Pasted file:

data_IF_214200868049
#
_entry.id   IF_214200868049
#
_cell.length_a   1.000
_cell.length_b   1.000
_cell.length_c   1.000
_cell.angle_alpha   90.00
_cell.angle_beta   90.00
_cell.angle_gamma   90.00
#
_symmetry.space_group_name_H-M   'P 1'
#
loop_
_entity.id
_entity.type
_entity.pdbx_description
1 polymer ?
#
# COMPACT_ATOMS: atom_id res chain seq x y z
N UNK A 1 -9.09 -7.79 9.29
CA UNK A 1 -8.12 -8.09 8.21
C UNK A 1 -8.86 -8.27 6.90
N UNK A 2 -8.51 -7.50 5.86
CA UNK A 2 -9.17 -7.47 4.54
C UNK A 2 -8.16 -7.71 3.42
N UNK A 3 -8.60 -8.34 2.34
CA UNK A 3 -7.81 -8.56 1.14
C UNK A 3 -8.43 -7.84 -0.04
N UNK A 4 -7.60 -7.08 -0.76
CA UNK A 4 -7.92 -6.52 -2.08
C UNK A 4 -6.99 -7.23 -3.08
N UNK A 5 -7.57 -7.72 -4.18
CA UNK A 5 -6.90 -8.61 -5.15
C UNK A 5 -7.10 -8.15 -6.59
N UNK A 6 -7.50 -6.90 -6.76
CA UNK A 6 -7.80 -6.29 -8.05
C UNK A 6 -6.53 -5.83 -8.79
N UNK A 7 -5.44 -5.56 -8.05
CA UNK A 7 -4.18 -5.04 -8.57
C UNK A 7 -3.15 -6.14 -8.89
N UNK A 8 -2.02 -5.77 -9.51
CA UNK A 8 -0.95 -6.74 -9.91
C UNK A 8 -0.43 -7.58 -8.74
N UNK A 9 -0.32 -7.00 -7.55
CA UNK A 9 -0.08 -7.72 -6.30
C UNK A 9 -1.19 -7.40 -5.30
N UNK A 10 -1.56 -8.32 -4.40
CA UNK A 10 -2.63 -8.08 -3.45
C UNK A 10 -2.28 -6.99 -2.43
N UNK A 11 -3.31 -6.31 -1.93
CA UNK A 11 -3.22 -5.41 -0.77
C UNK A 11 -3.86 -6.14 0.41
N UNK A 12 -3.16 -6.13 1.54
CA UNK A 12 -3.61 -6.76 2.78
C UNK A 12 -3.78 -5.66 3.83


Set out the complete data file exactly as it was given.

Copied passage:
data_IF_214200868049
#
_entry.id   IF_214200868049
#
_cell.length_a   1.000
_cell.length_b   1.000
_cell.length_c   1.000
_cell.angle_alpha   90.00
_cell.angle_beta   90.00
_cell.angle_gamma   90.00
#
_symmetry.space_group_name_H-M   'P 1'
#
loop_
_entity.id
_entity.type
_entity.pdbx_description
1 polymer ?
#
# COMPACT_ATOMS: atom_id res chain seq x y z
N UNK A 1 -9.09 -7.79 9.29
CA UNK A 1 -8.12 -8.09 8.21
C UNK A 1 -8.86 -8.27 6.90
N UNK A 2 -8.51 -7.50 5.86
CA UNK A 2 -9.17 -7.47 4.54
C UNK A 2 -8.16 -7.71 3.42
N UNK A 3 -8.60 -8.34 2.34
CA UNK A 3 -7.81 -8.56 1.14
C UNK A 3 -8.43 -7.84 -0.04
N UNK A 4 -7.60 -7.08 -0.76
CA UNK A 4 -7.92 -6.52 -2.08
C UNK A 4 -6.99 -7.23 -3.08
N UNK A 5 -7.57 -7.72 -4.18
CA UNK A 5 -6.90 -8.61 -5.15
C UNK A 5 -7.10 -8.15 -6.59
N UNK A 6 -7.50 -6.90 -6.76
CA UNK A 6 -7.80 -6.29 -8.05
C UNK A 6 -6.53 -5.83 -8.79
N UNK A 7 -5.44 -5.56 -8.05
CA UNK A 7 -4.18 -5.04 -8.57
C UNK A 7 -3.15 -6.14 -8.89
N UNK A 8 -2.02 -5.77 -9.51
CA UNK A 8 -0.95 -6.74 -9.91
C UNK A 8 -0.43 -7.58 -8.74
N UNK A 9 -0.32 -7.00 -7.55
CA UNK A 9 -0.08 -7.72 -6.30
C UNK A 9 -1.19 -7.40 -5.30
N UNK A 10 -1.56 -8.32 -4.40
CA UNK A 10 -2.63 -8.08 -3.45
C UNK A 10 -2.28 -6.99 -2.43
N UNK A 11 -3.31 -6.31 -1.93
CA UNK A 11 -3.22 -5.41 -0.77
C UNK A 11 -3.86 -6.14 0.41
N UNK A 12 -3.16 -6.13 1.54
CA UNK A 12 -3.61 -6.76 2.78
C UNK A 12 -3.78 -5.66 3.83